The Hitchhiker's Guide to PCB Design

The Hitchhiker's Guide to PCB Design

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Page 25 of 115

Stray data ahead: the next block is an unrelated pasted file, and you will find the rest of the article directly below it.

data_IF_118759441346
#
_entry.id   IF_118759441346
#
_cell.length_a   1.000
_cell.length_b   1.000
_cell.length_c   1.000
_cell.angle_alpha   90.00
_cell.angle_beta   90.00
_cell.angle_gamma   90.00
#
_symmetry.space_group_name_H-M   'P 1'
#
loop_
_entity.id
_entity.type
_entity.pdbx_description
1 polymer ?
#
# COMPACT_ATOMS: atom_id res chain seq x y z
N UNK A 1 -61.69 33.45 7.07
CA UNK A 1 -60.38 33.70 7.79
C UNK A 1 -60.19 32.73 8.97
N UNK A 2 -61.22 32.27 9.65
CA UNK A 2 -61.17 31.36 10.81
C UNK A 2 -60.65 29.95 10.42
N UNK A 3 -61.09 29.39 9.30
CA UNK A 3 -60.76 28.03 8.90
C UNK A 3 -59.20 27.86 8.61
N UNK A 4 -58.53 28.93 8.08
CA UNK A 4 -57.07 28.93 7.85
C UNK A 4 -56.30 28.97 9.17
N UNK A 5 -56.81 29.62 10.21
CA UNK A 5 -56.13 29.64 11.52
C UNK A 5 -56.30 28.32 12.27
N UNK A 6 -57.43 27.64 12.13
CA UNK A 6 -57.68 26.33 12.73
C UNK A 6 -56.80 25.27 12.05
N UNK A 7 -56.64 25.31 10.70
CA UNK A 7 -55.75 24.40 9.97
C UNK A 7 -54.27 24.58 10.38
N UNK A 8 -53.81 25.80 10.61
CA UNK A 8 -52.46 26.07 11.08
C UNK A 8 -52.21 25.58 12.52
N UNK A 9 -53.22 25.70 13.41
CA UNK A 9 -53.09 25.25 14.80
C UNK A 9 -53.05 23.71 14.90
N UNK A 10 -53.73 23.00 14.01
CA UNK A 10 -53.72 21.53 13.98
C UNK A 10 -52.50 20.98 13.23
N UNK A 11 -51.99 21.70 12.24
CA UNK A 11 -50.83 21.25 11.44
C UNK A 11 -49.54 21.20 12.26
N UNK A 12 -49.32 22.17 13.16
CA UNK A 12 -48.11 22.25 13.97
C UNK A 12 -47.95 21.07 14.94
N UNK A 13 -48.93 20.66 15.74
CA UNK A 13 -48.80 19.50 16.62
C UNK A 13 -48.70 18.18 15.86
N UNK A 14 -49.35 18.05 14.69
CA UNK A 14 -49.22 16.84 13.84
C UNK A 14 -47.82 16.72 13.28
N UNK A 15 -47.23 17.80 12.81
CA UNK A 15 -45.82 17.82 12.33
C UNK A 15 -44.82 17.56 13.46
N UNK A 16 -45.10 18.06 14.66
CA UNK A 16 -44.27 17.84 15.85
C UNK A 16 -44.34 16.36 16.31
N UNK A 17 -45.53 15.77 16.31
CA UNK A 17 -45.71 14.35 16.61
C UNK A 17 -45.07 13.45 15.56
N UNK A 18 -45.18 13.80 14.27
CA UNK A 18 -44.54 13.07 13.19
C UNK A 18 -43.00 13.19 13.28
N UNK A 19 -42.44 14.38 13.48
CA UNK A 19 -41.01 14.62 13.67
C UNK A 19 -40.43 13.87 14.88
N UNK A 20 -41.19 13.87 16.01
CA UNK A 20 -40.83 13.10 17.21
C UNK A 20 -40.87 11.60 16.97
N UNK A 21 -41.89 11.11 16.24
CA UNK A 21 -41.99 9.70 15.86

26 Chapter 4 Capturing the Schematic I n our story, Ian's schematic seemed to "capture itself" because he was using preset values of which he did not understand. However, before we delve into how to avoid a situation like what Ian had ex- perienced, it is important to understand some key schematic design fundamentals, starting with what a schematic is and its main purpose. A schematic is created by the electronic engineering stakeholder of a project. It serves the purpose of recording and communicating infor- mation about a PCB assembly's parts, connectivity, and functionality on the front-end of the creative process. The front-end of any electronics design project involves quick iteration and adjustment before any parts are purchased or copper tracks are laid down. A schematic diagram uses simple, stick-figure symbols and lines to reflect actual electronic parts and circuit connectivity. Creating a schematic diagram is a way for an engineer to quickly document the elements of a complex circuit in a way that is easy to read and under- stand. A properly captured schematic helps the PCB design process by hierarchically organizing the electrical areas of the evolving PCB design. A complex schematic drawing package, or design database, usually starts with a system-block diagram showing all the parts of the design on the first sheet. In a hierarchical schematic, users can click onto each of the system blocks on the cover sheet to be transported to a subsequent sheet of the schematic where the system block is expanded and drawn schematically. A completed schematic should look simple and basic to any viewing stakeholder such as a field service tech or test engineer. However, stakeholders such as those involved in design and layout leverage the vast amounts of data embedded within the ECAD schematic to complete the design layout. Throughout the years, engineers have been using some creative methods to capture schematics. Capture software has very few input requirements and can be used by anyone to make connections between almost anything. For instance, ECAD tools today are so easy to use even a surfer with no electrical knowledge could create a schematic symbol for a beach hut, a surf shop, a surfboard, and a wave and tie them together with connections to show other surfers what he would be doing throughout the day: Examining this simple schematic, it is easy to see the surfer is going to leave his hut, go to the surf shop, come out with a surfboard, and head for the ocean to surf a wave. Now, ask three different EEs to draw a schematic depicting a surfer's day and you will come up with some very different-looking symbols and schematics. As you can imagine, each EE will have his or her own take on what the beach hut looks like: does it have a back door or a basement; is it solar powered or off grid? How an EE would depict a surf shop or surfboard schematic symbol is anyone's guess. When it comes to depicting a wave, well, let's just say EEs can be very knowledgeable about waves observed on an oscilloscope, but schematically depicting a wave viewed from a beach will again yield a wide variety of interpretations; leading to confusion amongst those trying to decipher these simple schematic drawings.

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